4. Brad May 26, 2013 / 9:36 am

    As a piece from 1865, I’m sure it expresses how many if not most felt in a good part of the country: good riddance. I’m sure the writer would be surprised today by the “nostalgia” for this regime.

  5. SF Walker May 26, 2013 / 10:13 am

    The author of the flyer celebrates the downfall of the Confederate government and its leadership more than anything else, it seems to me. More than a few Southerners felt the same way about the war’s outcome.

    Where did this flyer come from? Was it printed in a newspaper or was it a poster for display in the streets? I’m willling to bet that editorials like this popped up all over the North in the wake of Appomattox. To them, it finally meant the end of long casualty lists, destroyed families, and interrupted lives; and the return home of their loved ones. I’m sure Southerners felt the same relief— along with the hardships that came with defeat and ruin.

  6. John Randolph May 26, 2013 / 11:28 am

    A brilliant piece of work, concisely summing up the moral basis of the Northern cause as it would have been widely understood in 1865 and the years beyond. As with any effective political spin designed for mass consumption, it takes a generally understood and accepted notion that contains some element of truth, but ignores any nuance, complexity or contradictions that would suggest that the North was not 100% on the side of truth, justice and the American way.

  7. Connie Chastain May 26, 2013 / 1:13 pm

    The founders’ federal republic also died. What took its place was a mutation, which continues to mutate horribly to this day.

    Brad, if “good riddance” was what the north was after, they could have accomplished the same thing by letting the South go in peace four years earlier.

  8. Mark May 26, 2013 / 1:22 pm

    It is a very interesting piece of Union historical memory. Some winner’s bravado if you will, after enduring the Southern superiority trash-talk for years and sacrificing so many people to the fight. To those who find the mere sight of it without comment controversial after all these years speaks volumes about the politics of war memory and its continuance.

  9. Bob Huddleston May 26, 2013 / 1:54 pm

    Had the CSA won, I suspect that there would have been similar pieces about the death of the Yankee nation.

  10. neukomment May 26, 2013 / 6:09 pm

    … and the un-repentant Yankee adds, “Amen!”

  11. Jeff Fiddler May 27, 2013 / 11:55 pm

    Nothing like un-reconstructed Confederates. Thanks to Andrew Johnson we couldn’t hang the traitors. Nothing like up-holding a government dedicated to preserving human slavery. Guess the Germans could build a big statute of Hitler, Goering and Goebbels just like the Southerners have all those statutes of Lee, Davis, and the rest.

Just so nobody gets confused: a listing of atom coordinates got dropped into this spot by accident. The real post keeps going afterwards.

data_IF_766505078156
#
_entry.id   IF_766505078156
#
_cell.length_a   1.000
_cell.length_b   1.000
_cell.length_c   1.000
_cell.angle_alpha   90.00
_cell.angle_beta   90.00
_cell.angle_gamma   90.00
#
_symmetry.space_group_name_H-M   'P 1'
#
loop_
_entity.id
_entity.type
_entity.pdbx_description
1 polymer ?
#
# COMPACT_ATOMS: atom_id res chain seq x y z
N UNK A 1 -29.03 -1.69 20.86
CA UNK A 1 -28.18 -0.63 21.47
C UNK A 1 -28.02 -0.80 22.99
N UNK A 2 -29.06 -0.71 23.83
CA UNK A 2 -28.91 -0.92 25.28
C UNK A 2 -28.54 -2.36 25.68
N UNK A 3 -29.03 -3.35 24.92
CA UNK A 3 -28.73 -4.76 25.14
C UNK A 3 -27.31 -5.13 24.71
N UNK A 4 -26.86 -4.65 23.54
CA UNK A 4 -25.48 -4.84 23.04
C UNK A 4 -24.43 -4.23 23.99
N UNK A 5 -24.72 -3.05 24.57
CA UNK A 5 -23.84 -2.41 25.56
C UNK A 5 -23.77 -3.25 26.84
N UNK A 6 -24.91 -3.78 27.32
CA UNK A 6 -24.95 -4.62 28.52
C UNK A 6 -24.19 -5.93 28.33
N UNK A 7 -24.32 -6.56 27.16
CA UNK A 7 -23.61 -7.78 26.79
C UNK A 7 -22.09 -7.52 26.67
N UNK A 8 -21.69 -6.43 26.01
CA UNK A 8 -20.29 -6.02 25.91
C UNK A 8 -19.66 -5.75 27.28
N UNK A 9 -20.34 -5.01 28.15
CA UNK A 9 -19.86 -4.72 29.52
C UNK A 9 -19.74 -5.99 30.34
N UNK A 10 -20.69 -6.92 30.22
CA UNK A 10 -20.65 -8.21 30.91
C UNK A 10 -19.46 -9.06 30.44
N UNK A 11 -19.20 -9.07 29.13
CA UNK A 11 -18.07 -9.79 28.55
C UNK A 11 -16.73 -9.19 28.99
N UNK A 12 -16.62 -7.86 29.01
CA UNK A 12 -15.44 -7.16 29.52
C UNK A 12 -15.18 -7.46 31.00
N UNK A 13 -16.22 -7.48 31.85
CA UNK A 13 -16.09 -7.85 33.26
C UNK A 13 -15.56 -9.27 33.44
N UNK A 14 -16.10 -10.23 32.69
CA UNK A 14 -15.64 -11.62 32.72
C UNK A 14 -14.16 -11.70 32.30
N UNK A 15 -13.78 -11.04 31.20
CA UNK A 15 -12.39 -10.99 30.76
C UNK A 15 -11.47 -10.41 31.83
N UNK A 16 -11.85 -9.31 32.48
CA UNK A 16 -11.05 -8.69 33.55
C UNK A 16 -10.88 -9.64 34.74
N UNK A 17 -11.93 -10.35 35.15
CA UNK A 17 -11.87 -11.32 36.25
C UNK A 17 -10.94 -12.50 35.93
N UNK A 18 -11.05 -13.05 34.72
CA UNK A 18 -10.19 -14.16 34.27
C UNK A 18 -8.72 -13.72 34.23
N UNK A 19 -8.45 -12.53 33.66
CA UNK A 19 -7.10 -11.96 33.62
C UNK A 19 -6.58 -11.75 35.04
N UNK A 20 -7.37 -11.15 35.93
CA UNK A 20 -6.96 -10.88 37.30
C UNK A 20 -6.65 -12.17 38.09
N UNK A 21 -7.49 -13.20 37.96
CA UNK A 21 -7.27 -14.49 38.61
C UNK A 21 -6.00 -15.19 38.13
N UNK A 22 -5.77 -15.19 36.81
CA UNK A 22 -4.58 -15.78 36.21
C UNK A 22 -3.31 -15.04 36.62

Guess you can call me a yankee – abolitionist – radical. But at least I don’t invent history like the story about the “wife of General Logan…”
    Actually the first memorial day is when the black residents of Charleston cleaned and decorated the cemetery for Union pow’s…..

    • Betty Giragosian May 28, 2013 / 7:22 pm

      I saw that posted on facebook. It was a lovely thing that they did, and I do not doubt it for a moment. Now don’t you try to change history. That is what you accuse us of doing. It was Union General Logan’s wife who saw how the southern women decorated the graves of Union and Confederate soldiers, It was from that that Memorial day was founded. We may not be speaking of the same event–re the slaves cleaning the graves–I am speaking of the blacks–they many have been free blacks, I do not know–but lthey reburied some Union soldiers who had been buried in a mass grave.
      The story of General Logan’s wife was not invented. It became a Federal Holiday, how about that?

      You people pound away relentlessly on the love we descendants have for the memory of the Confederacy, and you know something? You have not even made a dent.

      I don’t care if you all think ‘we’ were traitors or not. It just does not matter.

  12. Norm Crosby May 28, 2013 / 5:36 am

    The founders’ federal republic died when Jacksonian ‘democracy’ was instituted in the 1830s and 1840s. Don’t blame its death on the federals in the 1860s. Blame its death on that good southern boy from South Carolina and Tennessee.

  13. MattD June 1, 2013 / 5:43 am

    This broadside is hilarious.

    After 150 years, can you accept that your ancestors fought for a unrighteous cause and admit their defeat?

  14. Reed June 29, 2013 / 3:45 pm

    I wonder what the Lincolnite response might be to a similar mock death notice of Abraham Lincoln, with John Wilkes Booth as the “attending physcian” Hysterical outrage perhaps?